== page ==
Quasar lenses imaged by the Hubble Space Telescope
The Hubble Space Telescope's sharp view was used to look for gravitational arcs and rings (indicated by arrows), which are produced when one galaxy acts as a lens to magnify and distort the appearance of another galaxy behind it. In this case, the foreground galaxies contain actively accreting black holes called quasars. Image credit: NASA, ESA, EPFL (Switzerland)
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In space, it sometimes happens that two galaxies are aligned in just the right way that the closer galaxy distorts and magnifies the appearance of the one behind it. For astronomers, finding these alignments is like coming across giant, cosmic magnifying glasses.

Now, a team of astronomers, including Daniel Stern from NASA's Jet Propulsion Laboratory in Pasadena, Calif., has found several rare examples of this phenomenon, called gravitational lensing, in which the foreground galaxy hosts an actively accreting supermassive black hole.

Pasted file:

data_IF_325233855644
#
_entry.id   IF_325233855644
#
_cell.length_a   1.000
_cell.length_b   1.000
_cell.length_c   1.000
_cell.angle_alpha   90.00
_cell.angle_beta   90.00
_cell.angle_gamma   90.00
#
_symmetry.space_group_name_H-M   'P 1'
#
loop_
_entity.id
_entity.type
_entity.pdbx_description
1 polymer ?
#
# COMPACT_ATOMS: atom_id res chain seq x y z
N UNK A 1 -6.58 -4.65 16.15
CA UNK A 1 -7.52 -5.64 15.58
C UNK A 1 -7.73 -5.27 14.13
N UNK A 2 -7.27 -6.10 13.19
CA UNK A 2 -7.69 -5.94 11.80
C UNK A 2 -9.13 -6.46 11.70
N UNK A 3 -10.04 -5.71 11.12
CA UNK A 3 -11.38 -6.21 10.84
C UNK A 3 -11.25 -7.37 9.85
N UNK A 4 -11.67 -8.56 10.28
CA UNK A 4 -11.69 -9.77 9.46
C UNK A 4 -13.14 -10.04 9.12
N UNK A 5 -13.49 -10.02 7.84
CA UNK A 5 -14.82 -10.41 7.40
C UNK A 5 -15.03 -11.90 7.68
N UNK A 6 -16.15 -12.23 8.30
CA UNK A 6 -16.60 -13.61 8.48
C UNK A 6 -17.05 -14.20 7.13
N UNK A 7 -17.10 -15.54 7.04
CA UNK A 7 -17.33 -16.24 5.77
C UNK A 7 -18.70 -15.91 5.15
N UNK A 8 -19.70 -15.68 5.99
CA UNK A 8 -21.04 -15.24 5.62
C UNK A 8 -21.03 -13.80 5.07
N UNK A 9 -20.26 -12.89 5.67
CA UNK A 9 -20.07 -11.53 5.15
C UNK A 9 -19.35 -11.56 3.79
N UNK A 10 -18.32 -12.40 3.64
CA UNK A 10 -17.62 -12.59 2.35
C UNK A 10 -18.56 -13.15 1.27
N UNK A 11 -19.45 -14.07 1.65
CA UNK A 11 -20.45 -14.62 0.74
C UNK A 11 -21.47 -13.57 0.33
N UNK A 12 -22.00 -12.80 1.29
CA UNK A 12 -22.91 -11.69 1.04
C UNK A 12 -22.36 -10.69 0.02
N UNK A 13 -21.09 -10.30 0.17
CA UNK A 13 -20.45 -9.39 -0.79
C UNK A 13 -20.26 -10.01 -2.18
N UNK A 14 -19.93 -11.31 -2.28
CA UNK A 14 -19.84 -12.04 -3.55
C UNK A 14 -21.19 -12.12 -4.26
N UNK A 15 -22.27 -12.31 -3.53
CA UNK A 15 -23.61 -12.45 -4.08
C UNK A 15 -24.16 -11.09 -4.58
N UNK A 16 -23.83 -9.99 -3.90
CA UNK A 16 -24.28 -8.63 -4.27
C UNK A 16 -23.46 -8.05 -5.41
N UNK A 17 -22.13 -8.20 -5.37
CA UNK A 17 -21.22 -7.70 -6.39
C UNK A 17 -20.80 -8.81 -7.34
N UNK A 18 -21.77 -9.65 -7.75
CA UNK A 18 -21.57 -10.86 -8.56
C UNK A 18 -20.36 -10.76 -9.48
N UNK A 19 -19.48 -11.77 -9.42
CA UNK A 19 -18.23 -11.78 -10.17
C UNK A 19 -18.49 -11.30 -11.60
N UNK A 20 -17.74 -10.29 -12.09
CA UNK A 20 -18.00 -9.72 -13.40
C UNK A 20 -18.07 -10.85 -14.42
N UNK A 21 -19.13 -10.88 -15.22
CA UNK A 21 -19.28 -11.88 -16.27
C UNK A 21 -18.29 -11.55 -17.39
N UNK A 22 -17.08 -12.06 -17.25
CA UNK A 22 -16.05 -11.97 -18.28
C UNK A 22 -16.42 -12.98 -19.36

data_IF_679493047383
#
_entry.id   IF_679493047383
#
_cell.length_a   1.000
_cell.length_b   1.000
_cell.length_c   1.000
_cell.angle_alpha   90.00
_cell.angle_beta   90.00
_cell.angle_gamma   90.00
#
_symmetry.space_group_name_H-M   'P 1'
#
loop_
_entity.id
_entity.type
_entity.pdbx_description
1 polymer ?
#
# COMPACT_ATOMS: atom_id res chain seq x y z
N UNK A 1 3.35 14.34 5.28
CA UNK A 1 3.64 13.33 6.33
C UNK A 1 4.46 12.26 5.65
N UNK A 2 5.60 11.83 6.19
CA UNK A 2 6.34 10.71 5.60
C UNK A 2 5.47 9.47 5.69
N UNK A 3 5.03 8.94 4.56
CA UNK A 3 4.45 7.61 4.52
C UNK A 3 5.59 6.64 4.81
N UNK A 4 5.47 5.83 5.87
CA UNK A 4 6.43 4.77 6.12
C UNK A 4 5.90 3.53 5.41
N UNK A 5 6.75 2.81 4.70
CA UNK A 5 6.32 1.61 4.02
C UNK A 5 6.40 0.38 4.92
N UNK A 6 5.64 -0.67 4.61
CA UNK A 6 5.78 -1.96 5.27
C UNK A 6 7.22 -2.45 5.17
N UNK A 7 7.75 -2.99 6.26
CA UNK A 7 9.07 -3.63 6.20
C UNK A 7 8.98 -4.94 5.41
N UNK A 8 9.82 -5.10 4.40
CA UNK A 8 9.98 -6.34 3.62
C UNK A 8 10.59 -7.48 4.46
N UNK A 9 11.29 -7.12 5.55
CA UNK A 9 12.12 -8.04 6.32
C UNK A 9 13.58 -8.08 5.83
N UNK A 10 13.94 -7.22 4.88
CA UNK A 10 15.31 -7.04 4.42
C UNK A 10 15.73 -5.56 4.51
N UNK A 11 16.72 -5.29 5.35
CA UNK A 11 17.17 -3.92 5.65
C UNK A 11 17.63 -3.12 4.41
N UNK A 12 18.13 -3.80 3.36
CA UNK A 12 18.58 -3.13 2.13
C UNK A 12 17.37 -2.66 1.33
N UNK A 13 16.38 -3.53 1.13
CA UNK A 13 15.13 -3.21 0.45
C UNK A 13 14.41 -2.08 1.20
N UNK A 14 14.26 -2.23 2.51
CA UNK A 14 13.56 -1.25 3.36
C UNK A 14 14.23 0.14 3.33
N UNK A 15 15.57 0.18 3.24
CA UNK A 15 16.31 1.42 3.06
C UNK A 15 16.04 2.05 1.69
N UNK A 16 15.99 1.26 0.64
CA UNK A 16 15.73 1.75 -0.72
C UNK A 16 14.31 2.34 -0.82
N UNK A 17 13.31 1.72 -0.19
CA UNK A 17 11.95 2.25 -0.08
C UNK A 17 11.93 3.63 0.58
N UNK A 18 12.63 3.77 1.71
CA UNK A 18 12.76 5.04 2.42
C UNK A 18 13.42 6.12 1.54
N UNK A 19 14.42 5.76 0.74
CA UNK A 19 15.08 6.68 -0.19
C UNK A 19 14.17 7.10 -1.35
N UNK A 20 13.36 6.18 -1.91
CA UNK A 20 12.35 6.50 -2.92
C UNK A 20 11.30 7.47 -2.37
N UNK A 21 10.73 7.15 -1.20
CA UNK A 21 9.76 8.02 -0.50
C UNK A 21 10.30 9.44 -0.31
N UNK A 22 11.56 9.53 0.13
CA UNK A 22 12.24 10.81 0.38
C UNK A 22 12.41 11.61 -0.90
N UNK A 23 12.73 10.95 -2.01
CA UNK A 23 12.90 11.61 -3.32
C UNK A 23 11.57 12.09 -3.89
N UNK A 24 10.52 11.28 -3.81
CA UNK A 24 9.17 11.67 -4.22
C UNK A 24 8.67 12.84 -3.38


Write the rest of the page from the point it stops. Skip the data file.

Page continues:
Such feeding black holes, called quasars, are among the brightest objects in the universe, far outshining the total starlight of their host galaxies. Because they are so bright, it is hard for astronomers to measure the mass of their host galaxies. However, gravitational lenses are invaluable for estimating the mass of a quasar's host galaxy. The amount of the background galaxy's distortion can be used to accurately measure the lensing galaxy's mass.

The team hopes to build an even bigger catalog of these quasar lenses, and to use these data to better understand the interplay between black hole feeding and star formation in galaxy evolution.

Read the full Hubble release at http://hubblesite.org/newscenter/archive/releases/2012/14.

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Jet Propulsion Laboratory, Pasadena, Calif.